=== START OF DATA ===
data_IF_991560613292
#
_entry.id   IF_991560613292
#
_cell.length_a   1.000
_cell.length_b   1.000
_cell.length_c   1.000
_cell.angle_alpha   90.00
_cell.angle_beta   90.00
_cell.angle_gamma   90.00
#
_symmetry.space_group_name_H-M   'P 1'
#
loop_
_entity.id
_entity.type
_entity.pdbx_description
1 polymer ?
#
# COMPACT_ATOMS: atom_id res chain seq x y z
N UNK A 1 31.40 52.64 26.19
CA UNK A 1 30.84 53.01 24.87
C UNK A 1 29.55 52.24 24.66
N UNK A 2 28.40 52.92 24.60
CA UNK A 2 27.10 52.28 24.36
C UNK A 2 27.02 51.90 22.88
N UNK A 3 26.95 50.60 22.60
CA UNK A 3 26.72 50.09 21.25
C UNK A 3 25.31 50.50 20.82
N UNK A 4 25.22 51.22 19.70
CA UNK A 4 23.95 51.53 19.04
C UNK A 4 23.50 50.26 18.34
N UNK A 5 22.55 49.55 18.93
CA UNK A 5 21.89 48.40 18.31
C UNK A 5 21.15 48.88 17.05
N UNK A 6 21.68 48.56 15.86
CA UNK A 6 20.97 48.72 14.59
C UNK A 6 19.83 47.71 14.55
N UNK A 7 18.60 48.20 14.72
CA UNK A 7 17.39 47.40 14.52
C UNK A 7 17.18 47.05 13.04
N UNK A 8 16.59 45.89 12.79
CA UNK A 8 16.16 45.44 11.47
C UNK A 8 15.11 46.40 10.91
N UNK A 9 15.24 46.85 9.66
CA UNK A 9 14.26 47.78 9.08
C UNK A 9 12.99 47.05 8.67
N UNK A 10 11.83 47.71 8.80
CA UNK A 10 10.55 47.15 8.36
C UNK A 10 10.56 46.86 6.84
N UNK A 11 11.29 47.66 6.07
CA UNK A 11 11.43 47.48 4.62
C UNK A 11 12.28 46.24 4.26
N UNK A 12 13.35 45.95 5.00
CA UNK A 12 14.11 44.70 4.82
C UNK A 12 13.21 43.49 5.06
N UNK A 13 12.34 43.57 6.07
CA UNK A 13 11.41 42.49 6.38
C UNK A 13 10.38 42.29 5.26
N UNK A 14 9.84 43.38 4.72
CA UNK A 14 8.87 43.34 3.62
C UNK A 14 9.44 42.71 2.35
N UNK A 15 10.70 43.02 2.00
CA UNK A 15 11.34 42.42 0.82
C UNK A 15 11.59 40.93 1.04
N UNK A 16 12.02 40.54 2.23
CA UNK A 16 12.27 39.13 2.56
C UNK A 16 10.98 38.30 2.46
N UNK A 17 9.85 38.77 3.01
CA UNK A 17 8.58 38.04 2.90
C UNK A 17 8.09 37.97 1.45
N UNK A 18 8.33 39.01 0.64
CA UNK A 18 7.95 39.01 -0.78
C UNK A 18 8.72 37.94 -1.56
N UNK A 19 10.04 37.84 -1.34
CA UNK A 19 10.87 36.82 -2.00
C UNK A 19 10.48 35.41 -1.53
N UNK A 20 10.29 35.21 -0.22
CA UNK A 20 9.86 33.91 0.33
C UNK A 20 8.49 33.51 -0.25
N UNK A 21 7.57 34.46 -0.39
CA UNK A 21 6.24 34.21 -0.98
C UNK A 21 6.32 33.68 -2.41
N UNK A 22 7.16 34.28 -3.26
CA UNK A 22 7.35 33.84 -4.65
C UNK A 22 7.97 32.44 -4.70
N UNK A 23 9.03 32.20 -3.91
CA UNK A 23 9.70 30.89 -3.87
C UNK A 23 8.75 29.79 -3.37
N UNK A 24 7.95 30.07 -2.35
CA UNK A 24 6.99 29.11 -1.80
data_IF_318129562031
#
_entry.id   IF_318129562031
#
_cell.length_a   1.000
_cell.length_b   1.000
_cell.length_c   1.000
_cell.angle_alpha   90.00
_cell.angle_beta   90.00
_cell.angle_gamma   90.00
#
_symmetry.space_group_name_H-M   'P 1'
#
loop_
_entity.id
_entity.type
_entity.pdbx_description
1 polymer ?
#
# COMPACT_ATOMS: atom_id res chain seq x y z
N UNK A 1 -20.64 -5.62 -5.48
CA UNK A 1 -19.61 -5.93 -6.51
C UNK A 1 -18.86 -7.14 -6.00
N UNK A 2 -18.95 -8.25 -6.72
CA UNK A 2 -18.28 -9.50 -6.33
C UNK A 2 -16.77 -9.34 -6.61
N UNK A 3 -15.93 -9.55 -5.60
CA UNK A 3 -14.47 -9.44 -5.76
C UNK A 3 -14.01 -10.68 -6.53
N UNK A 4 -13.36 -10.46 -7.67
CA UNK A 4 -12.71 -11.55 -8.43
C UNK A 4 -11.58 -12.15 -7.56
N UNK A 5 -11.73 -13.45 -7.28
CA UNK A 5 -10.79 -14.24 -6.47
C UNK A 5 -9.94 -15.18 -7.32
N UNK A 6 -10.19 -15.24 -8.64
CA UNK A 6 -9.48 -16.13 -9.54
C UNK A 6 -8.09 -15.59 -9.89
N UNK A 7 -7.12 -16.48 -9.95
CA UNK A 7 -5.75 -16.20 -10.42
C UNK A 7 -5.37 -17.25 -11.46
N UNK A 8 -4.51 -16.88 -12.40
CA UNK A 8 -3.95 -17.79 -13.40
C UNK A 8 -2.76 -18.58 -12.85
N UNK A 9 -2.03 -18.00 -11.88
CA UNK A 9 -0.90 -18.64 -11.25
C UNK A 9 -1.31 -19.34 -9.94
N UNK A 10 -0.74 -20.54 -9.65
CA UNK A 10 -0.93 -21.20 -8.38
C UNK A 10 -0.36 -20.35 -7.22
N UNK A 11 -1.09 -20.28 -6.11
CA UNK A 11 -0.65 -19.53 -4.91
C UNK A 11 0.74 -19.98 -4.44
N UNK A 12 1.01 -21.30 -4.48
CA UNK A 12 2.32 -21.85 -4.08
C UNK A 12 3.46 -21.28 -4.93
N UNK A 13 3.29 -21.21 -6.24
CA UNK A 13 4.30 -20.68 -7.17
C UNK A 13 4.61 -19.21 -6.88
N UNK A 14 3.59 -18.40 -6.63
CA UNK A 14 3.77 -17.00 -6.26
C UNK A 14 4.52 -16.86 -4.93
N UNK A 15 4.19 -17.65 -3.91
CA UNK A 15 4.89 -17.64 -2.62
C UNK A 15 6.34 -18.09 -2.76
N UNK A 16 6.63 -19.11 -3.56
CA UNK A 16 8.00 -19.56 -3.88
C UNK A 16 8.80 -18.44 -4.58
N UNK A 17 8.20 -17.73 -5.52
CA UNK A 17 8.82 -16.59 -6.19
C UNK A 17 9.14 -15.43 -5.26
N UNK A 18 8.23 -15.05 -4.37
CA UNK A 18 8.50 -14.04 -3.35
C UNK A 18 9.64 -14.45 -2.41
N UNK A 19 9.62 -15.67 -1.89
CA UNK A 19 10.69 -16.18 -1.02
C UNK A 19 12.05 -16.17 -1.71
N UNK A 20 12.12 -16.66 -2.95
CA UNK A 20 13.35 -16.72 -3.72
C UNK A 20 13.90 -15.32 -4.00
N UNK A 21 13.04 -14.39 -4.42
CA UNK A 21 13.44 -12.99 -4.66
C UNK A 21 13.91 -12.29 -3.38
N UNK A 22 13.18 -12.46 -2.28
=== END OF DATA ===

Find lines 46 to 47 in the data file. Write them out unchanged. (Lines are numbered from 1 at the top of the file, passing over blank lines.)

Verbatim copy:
CA UNK A 9 14.26 47.78 9.08
C UNK A 9 12.99 47.05 8.67